Oh, hey there! Did you enjoy your MLK day? I spent mine taking my NASM cPT exam. If you didn’t see my bombardment of social media posts, I passed!!! I’m still super pumped!
In the weeks leading up to the exam, I took to a little unconventional studying tactic: I tested out a bunch of new fitness classes! I was lucky enough to win a free month to ClassPass from the lovely Lea, and I took full advantage.
I’d heard a lot about ClassPass, but never came around to trying it – so this giveaway win was pretty awesome. A quick overview of ClassPass before I dive into all the classes I took.
ClassPass is a monthly membership to the best boutique fitness classes in your city. There are thousands of classes available, including cycling, pilates, yoga, strength training, dance, martial arts, and more.
For $79-99 a month (prices vary by city), ClassPass members get unlimited classes to studios in the ClassPass network. While members can take as many classes per month as they’d like, they can visit the same studio up to 3 times per monthly membership cycle.
Not long ago, I mentioned that boutique classes in NYC average $30-35 a class, so $99 for unlimited classes to wherever you want is a pretty great deal! I took full advantage of my free monthly membership and attended 10 classes! Here’s the breakdown:
2 RUNNING CLASSES at Mile High Run Club
I LOVE this place! Mile High Run Club is the first dedicated studio for running with daily group treadmill classes and endurance focused strength training led by elite runners. You go into this gorgeous space filled with treadmills. It feels kind of like a nightclub. Then they blast killer music and lead you through a treadmill workout, which involves hill intervals, speed intervals, or both. Afterward, you hop off for a runner-focused strength routine using kettle bells. I did the DASH28 class, which is 28 minutes of running and 10 minutes of strength (plus warm up and cool down), but there is also a class called THE DISTANCE, which is an hour on the treadmill. The studio is beautiful, the coaches are great, and I always left feeling like I got in a really good workout. It was a great excuse to not run outside, which I’ve been dreading lately. I would have gone my 3rd and last time if I was able to sign up on time (more on that later). Mile High Run Club offers monthly memberships, race prep packages and outdoor runs. A single class will take you for $34.
Overall rating: *****
4 SPINNING CLASSES
I’m a SoulCycle fan, but I decided to take my free ClassPass opportunity to try a few new-to-me spin studios.
Flywheel – I’ve heard great things about Flywheel, so I was excited to try this class. It works a lot like SoulCycle in that you cycle through the first part of class, then slow down your legs and work your upper body with weighted bars, and then finish with a strong cycling sesh. The major difference is that Flywheel tells you what cadence and resistance to pedal at (there’s a little dashboard on each bike) and they post scores up on a scoreboard (so you can see who in class is working the hardest). Flywheel has a bunch of locations in NYC and I went to their Flatiron studio. I have to say, I was pretty disappointed. To be honest, I think I just wasn’t a fan of the instructor. He didn’t have a whole lot of energy and his music selection didn’t pump me up, so the time felt like it was dragging. The studio also wasn’t all that nice. The actually cycling space felt a little dingy. In the main space, there were shower/changing rooms, but no nice big locker room. Like Mile High Run Club, a single class goes for $34.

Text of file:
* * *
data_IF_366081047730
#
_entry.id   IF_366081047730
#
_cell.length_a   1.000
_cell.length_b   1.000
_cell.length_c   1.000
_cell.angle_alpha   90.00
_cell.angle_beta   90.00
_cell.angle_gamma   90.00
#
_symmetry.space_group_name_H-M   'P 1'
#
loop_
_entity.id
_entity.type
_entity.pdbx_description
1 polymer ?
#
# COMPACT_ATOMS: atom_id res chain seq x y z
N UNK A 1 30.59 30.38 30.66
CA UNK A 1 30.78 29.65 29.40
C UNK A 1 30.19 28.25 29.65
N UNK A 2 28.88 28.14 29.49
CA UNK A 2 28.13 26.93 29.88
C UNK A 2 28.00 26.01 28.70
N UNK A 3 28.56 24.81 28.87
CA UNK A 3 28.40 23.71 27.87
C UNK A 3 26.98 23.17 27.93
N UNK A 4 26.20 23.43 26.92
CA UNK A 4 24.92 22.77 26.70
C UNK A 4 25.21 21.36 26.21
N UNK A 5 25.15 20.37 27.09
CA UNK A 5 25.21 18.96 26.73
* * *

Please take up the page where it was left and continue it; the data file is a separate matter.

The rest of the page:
Overall rating: **
Peloton – Peloton has a pretty unique business strategy. They only have one studio, but they also sell bikes for at-home use. Each bike comes with a touch screen monitor where you can stream classes live (or store for on demand use) and take the class from the comfort of your own home. Pretty cool, huh? Each class in the actual studio is filmed for the people streaming live from home, so while you’re spinning away with the instructor, there’s a little video camera flying around on pullies like at a football game, and every now and then, the instructor will give call outs to the at-home cyclists. I thought the class was great! The instructor had a ton of energy, her music choice was on point, the weight section was challenging, and I liked being able to see my RPM and resistance on the dash so I could tell if I was working as hard as the instructor wanted me to work. The studio is also stunning. They flash colorful lights to the beat of the music as your riding (it feels like a show!), there’s a beautiful lounge space, a smoothie/snack/coffee bar where you can order something and have it ready for you after class, and a nice big locker room with showers and amenities. It’s luxurious, but the price is actually one of the “better” ones. $30 for one ride.
Overall rating: *****
SWERVE Fitness – Similar to Flywheel, Peloton, and SoulCycle, Swerve Fitness runs on a cycling + strength training system. What makes Swerve different is they break each class down into teams and you compete with your team to earn points and essentially win the class. I thought this was a pretty cool concept. The only problem was that all along I thought I was on the blue team, and it wasn’t until the last 5 minutes that I realized I was on the green team. #colorblindmuch? Whoops! Sorry, green team! Overall the class was ok. What erked me a bit was that the instructor wasn’t riding with us. Most of the class she was off her bike just telling us what to do. Easy for you to tell me to cycle at 120 RPM at 5 bazillion times resistance when you’re just standing there! Pssh. Anyway, the studio was nice. The locker rooms were a bit small, but doable, and like Peloton, they had a smoothie/juice bar where you could order before class and pick up after. They also send your stats to you via email so you can see how hard you worked and compare your efforts over time, which is nice.